When Love Hurts
Wednesday, February 10, 2016
Valentine’s Day is right around the corner which means candy hearts and wilted carnations will be filling high school hallways across the country. February 14th is a huge deal for many teens and is often their first opportunity to engage in public shows of affection by way of fluffy teddy bears and big, red balloons.
But what happens when young love turns into a bruised eye from a significant other or a controlling text from a girlfriend or boyfriend? It’s not okay and it happens far too often. When it does, it often takes place right under our noses.
Teen Dating Violence Awareness Month (TDVAM) falls perfectly in February when teens and adults alike are focused on what some consider one of the most romantic times of the year. The National Domestic Violence Hotline provides a few tips on how to notice if your teen or a teen in your community may be in an abusive relationship.
Here are a few red flags:
You notice unexplained marks or bruises.
You notice that your teen is depressed or anxious.
Your teen stops participating in extracurricular activities or other interests.
Your teen begins to dress differently; for example, wearing loose clothing because their partner doesn’t like for them to show off their body or attract the attention of someone else.
Your teen worries if they can’t text/call their partner back right away because their partner might get upset.
Your teen expresses fear about how their partner will react in a given situation.
Do any of these signs sound familiar? If they do, it may be time for you to take action.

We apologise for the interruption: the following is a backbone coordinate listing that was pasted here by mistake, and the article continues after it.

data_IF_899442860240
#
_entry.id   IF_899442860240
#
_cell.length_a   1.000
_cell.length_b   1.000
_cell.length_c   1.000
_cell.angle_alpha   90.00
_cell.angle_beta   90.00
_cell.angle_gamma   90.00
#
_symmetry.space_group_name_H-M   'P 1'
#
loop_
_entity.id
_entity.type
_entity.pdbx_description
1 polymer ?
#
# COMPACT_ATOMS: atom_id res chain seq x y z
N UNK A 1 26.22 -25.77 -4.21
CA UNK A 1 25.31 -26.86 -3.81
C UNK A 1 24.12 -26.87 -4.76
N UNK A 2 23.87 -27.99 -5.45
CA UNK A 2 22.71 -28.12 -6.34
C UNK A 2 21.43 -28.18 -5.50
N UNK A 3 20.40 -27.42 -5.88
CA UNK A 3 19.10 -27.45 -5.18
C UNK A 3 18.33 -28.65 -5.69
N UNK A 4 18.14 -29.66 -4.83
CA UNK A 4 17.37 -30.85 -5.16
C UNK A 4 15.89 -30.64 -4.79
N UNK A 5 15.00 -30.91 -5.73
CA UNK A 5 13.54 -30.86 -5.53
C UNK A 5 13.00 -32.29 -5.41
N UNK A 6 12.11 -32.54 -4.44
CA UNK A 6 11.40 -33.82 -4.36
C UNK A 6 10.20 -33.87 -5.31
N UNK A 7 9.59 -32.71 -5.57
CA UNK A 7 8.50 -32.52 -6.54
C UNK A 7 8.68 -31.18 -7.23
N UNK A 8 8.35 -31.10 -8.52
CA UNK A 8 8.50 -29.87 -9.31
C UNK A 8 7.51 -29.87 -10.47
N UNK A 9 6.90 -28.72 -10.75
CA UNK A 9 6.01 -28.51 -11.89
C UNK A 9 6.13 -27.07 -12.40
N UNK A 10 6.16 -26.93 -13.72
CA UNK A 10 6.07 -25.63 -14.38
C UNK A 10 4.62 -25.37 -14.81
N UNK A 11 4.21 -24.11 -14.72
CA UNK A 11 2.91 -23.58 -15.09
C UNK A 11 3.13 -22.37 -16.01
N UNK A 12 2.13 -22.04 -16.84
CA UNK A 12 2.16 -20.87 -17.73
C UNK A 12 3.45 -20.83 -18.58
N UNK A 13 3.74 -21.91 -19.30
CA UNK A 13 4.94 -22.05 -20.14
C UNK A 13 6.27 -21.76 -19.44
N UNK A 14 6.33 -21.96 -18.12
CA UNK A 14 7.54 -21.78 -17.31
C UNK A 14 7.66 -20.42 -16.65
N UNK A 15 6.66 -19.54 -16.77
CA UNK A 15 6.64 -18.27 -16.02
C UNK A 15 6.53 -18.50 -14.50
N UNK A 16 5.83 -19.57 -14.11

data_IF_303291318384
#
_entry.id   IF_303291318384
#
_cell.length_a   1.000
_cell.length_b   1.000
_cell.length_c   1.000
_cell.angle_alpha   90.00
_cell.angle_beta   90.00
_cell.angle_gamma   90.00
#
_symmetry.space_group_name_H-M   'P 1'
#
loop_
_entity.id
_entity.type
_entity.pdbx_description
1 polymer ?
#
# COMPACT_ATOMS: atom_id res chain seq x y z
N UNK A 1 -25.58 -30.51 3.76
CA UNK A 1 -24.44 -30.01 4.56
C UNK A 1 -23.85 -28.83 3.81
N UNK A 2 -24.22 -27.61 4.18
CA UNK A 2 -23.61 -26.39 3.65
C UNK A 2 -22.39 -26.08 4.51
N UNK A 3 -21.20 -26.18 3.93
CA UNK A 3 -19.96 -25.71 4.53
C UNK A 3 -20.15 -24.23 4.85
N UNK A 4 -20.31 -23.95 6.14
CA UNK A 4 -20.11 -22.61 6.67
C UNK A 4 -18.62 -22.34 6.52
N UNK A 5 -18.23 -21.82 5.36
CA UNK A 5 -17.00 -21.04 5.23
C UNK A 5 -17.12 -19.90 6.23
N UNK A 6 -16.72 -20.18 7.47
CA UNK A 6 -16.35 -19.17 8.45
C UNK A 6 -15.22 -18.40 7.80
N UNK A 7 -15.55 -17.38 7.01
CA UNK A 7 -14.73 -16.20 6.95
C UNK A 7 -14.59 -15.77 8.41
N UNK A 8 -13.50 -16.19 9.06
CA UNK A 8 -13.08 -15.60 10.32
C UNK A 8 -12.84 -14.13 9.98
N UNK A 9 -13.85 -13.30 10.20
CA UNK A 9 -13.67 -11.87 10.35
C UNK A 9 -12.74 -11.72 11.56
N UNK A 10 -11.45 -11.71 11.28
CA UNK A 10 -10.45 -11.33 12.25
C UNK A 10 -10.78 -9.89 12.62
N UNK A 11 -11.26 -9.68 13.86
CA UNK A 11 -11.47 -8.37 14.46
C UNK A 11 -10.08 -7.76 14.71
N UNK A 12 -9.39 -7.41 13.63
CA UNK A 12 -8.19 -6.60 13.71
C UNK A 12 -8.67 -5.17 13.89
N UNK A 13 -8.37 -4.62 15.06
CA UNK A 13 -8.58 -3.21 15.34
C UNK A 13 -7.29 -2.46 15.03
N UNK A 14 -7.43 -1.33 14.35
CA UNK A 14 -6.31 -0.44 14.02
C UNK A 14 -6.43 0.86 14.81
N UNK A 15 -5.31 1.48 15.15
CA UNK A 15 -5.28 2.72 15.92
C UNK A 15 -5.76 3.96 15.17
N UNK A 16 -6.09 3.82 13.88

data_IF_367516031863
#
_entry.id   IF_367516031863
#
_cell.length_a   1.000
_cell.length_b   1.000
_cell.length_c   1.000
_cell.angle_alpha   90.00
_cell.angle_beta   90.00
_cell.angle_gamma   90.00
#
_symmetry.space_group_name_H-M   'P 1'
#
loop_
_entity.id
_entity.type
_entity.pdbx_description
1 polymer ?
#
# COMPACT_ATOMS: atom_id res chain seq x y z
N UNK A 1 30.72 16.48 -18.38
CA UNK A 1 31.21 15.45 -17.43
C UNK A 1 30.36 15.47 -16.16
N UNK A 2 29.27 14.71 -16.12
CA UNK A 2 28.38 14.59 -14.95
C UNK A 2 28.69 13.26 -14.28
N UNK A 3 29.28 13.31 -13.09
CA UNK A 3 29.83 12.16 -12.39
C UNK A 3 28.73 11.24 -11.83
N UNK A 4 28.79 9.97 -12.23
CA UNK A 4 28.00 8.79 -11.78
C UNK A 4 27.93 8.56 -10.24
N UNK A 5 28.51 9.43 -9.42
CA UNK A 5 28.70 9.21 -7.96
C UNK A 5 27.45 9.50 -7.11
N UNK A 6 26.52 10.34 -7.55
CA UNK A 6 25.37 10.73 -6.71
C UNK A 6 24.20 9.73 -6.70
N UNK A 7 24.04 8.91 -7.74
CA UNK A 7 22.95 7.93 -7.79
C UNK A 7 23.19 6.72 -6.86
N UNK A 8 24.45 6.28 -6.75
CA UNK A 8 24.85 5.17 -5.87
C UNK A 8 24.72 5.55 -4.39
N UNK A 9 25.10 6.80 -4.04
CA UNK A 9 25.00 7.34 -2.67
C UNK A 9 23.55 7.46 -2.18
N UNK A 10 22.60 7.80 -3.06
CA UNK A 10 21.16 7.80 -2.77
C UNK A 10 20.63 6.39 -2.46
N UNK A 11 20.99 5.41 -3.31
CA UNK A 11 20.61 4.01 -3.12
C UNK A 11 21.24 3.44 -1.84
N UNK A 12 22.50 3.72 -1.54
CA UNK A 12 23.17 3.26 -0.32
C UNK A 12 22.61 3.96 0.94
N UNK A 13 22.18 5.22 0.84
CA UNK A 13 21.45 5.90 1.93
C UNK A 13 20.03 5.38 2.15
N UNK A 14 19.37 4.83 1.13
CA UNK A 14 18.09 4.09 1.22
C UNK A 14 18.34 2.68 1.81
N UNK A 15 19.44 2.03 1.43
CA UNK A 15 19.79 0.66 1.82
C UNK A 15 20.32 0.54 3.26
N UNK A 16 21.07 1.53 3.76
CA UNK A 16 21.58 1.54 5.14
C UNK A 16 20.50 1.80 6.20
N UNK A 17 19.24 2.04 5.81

The National Domestic Violence Hotline has a few suggestions on how to handle conversations with your teen about dating violence. The first step is accepting what your teen is telling you and showing a genuine concern. It takes a lot of trust for a young person to confide in an adult about what is happening in their relationship. If they’re opening up to you, it means they want your help and are willing to listen.
The National Domestic Violence Hotline also encourages parents and trusted adults to be prepared with knowledge about dating violence ahead of time. There is a likely chance a teen’s conversation with you could be their first or last time receiving reliable information on the issue. If it happens, you want to make sure you are as informed as possible. We’ll link some sites at the end of this post to help connect you to some insightful information about teen dating violence.
The hotline also suggests talking about what behaviors are inappropriate and not focusing all of your energy discussing the abuser. Recognize there may be feelings of love in the relationship and that talking badly about your teen’s significant other can often push them into defense mode. Identify what behaviors are abusive and focus on helping them understand why those behaviors are not acceptable. Allow the teen space to have dialogue without feeling they have to defend their partner.
The SC Campaign recognizes teens who are victims of dating violence are often at a heightened risk for becoming a teen parent. As we approach Valentine’s Day, keep in mind nearly 1.5 million high school students experience dating violence each year. That puts 1.5 million teens at a greater risk for having a child as a teen. This year, a listening ear from a trusted adult may mean more to them than roses and a pretty card. As we continue to address the issue of teen pregnancy in our state, we encourage you to help us protect our youth by being an ally for teens not just during Teen Dating Violence Month, but throughout the entire year.
For more information on Teen Violence Awareness Month, click here: http://www.loveisrespect.org/resources/teendvmonth/
For more information on The National Domestic Violence Hotline, click here: http://www.thehotline.org/
To reach The National Domestic Violence Hotline at anytime, call : 1-800-799-SAFE (7233)